P.E.I’s economy showing resilience against turbulent North American market
October 8, 2008 By Amanda Ryder
Oct. 8, 2008,
Toronto – Despite a high Canadian dollar, surging gasoline prices and
growing anxiety felt by U.S. households dampening travel to PEI and
slowing tourism, the province's economy has maintained a decent pace,
according to the latest provincial forecast released today by RBC.
Despite a high Canadian
dollar, surging gasoline prices and growing anxiety felt by U.S.
households dampening travel to PEI and slowing tourism, the province's
economy has maintained a decent pace,
according to the latest provincial forecast released today by RBC. The
rate for Prince Edward Island's economy is projected at 1.9 per cent
and at a slower 1.4 per cent in 2009, as home resale activity, job
and tourism cool.
"A large inflow of new residents and strong spending on infrastructure
have helped PEI keep a respectable pace of growth," said Craig Wright, senior
vice-president and chief economist, RBC. "Provincial and federal tax cuts
along with an unemployment rate that is hovering around a 30-year low, have
strengthened consumer sentiment and spending, reflected by higher retail sales
so far this year."
Nonetheless, the report suggests the momentum in PEI's economy is likely
to slow in the period ahead. Job creation has already moderated since the
spring and home resale activity is past its cyclical peak. Home building is
also expected to enter a consolidation phase, as the large inflow of new
residents runs its course and demand for new housing declines.
The outlook for provinces has generally darkened as a result of the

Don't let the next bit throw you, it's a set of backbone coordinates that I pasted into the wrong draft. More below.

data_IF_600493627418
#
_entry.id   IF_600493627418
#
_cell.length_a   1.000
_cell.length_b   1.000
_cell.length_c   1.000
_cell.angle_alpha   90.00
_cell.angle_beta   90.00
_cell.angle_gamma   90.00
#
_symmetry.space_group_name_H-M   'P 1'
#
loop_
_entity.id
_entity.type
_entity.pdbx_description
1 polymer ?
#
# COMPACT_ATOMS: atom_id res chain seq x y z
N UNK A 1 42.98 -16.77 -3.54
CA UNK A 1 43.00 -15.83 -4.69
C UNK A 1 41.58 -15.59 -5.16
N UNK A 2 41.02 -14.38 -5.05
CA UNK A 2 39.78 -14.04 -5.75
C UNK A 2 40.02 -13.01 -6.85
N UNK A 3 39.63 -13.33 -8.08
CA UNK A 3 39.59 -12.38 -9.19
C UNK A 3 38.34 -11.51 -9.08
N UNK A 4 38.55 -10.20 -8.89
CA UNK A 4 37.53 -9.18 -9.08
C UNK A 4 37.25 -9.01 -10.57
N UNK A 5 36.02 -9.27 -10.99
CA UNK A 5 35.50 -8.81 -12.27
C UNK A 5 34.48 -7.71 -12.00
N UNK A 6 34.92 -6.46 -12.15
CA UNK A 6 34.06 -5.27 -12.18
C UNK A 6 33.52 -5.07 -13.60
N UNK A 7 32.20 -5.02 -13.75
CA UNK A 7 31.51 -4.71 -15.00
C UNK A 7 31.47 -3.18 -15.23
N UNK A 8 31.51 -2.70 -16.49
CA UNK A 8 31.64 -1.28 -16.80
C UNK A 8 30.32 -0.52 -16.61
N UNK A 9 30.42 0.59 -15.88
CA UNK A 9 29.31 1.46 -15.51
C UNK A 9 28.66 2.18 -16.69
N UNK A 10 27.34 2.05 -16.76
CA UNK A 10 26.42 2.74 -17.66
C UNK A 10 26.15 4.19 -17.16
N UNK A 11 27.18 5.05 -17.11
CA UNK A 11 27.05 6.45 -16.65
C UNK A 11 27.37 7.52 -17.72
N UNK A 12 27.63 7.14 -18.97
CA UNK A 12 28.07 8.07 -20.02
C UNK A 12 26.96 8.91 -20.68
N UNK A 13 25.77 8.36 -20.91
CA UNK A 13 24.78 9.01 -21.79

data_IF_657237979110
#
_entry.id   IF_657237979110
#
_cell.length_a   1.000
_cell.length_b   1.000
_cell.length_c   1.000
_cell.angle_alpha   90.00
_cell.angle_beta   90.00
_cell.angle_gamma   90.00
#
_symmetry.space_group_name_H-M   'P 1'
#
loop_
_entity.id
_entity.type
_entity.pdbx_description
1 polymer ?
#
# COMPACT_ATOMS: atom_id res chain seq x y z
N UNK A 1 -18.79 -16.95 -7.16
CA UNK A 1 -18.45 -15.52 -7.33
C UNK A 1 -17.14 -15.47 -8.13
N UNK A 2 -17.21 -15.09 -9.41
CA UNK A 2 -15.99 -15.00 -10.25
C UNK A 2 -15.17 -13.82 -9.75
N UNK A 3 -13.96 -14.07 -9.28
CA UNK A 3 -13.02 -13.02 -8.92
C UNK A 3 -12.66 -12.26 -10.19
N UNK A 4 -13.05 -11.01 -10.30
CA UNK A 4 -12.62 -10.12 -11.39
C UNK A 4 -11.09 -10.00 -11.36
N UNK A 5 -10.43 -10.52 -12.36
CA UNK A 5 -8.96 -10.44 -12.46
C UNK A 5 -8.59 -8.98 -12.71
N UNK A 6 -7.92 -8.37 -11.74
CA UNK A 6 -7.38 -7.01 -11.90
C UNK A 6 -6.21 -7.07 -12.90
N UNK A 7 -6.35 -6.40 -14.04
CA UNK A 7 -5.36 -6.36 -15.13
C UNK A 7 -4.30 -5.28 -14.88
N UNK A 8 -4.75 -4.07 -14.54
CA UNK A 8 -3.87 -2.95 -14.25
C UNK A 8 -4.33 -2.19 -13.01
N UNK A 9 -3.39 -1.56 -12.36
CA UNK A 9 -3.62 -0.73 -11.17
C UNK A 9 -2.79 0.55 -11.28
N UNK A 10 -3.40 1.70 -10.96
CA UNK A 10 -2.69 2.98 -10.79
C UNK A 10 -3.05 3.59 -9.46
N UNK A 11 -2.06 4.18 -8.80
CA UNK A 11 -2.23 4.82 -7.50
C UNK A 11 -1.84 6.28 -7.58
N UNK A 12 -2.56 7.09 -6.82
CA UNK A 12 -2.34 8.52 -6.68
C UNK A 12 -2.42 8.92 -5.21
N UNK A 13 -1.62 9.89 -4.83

recent dramatic turn in the year-long financial market crisis. The U.S.
economy now appears to be in recession with Europe, the U.K. and Japan also
sinking fast. While Canada is in better position with its financial sector
less heavily impaired, overall growth will be substantially weaker than
Among the provinces, Saskatchewan will lead the way this year and next in
terms of economic growth, with Manitoba closely behind. The Atlantic region is
expected to display continued resilience and should sustain a moderate pace of
expansion for the most part. Conditions in the most western part of the
country are on a deteriorating path. Eroding housing situations and rapidly
slowing growth in consumer spending have prompted downward revisions to the
forecasts for British Columbia and Alberta. With weak external trade
continuing to exert a toll, cracks have appeared in the domestic foundations
of Ontario and Quebec. Ontario will likely see its growth evaporate.
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